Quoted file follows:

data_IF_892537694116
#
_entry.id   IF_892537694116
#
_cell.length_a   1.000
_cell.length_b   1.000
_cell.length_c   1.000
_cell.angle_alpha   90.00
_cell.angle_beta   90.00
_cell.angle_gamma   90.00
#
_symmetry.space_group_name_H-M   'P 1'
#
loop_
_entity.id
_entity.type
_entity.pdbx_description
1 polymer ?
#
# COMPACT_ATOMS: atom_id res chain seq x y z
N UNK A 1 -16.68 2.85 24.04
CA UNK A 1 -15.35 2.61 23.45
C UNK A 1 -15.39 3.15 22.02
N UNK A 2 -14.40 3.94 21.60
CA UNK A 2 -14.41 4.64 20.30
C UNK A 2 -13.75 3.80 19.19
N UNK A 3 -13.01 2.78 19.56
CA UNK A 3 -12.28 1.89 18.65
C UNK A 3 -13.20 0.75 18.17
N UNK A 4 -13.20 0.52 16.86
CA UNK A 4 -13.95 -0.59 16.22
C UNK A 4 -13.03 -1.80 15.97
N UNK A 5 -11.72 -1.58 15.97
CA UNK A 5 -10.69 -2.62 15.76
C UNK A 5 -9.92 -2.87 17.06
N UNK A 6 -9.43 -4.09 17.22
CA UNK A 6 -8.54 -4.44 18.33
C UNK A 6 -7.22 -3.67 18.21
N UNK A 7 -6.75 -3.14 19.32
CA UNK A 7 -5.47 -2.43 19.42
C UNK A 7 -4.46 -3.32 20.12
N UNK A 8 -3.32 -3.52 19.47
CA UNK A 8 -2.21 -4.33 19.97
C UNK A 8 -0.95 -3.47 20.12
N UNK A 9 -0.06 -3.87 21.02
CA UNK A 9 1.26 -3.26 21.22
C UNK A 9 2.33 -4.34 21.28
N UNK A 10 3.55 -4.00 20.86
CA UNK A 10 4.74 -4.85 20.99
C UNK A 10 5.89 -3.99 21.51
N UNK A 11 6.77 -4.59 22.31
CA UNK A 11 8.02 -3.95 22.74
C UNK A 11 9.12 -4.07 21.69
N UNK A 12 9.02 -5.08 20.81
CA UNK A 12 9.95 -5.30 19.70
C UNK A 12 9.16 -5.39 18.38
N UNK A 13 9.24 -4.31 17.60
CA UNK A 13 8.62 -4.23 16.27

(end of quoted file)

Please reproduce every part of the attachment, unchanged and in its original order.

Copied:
data_IF_892537694116
#
_entry.id   IF_892537694116
#
_cell.length_a   1.000
_cell.length_b   1.000
_cell.length_c   1.000
_cell.angle_alpha   90.00
_cell.angle_beta   90.00
_cell.angle_gamma   90.00
#
_symmetry.space_group_name_H-M   'P 1'
#
loop_
_entity.id
_entity.type
_entity.pdbx_description
1 polymer ?
#
# COMPACT_ATOMS: atom_id res chain seq x y z
N UNK A 1 -16.68 2.85 24.04
CA UNK A 1 -15.35 2.61 23.45
C UNK A 1 -15.39 3.15 22.02
N UNK A 2 -14.40 3.94 21.60
CA UNK A 2 -14.41 4.64 20.30
C UNK A 2 -13.75 3.80 19.19
N UNK A 3 -13.01 2.78 19.56
CA UNK A 3 -12.28 1.89 18.65
C UNK A 3 -13.20 0.75 18.17
N UNK A 4 -13.20 0.52 16.86
CA UNK A 4 -13.95 -0.59 16.22
C UNK A 4 -13.03 -1.80 15.97
N UNK A 5 -11.72 -1.58 15.97
CA UNK A 5 -10.69 -2.62 15.76
C UNK A 5 -9.92 -2.87 17.06
N UNK A 6 -9.43 -4.09 17.22
CA UNK A 6 -8.54 -4.44 18.33
C UNK A 6 -7.22 -3.67 18.21
N UNK A 7 -6.75 -3.14 19.32
CA UNK A 7 -5.47 -2.43 19.42
C UNK A 7 -4.46 -3.32 20.12
N UNK A 8 -3.32 -3.52 19.47
CA UNK A 8 -2.21 -4.33 19.97
C UNK A 8 -0.95 -3.47 20.12
N UNK A 9 -0.06 -3.87 21.02
CA UNK A 9 1.26 -3.26 21.22
C UNK A 9 2.33 -4.34 21.28
N UNK A 10 3.55 -4.00 20.86
CA UNK A 10 4.74 -4.85 20.99
C UNK A 10 5.89 -3.99 21.51
N UNK A 11 6.77 -4.59 22.31
CA UNK A 11 8.02 -3.95 22.74
C UNK A 11 9.12 -4.07 21.69
N UNK A 12 9.02 -5.08 20.81
CA UNK A 12 9.95 -5.30 19.70
C UNK A 12 9.16 -5.39 18.38
N UNK A 13 9.24 -4.31 17.60
CA UNK A 13 8.62 -4.23 16.27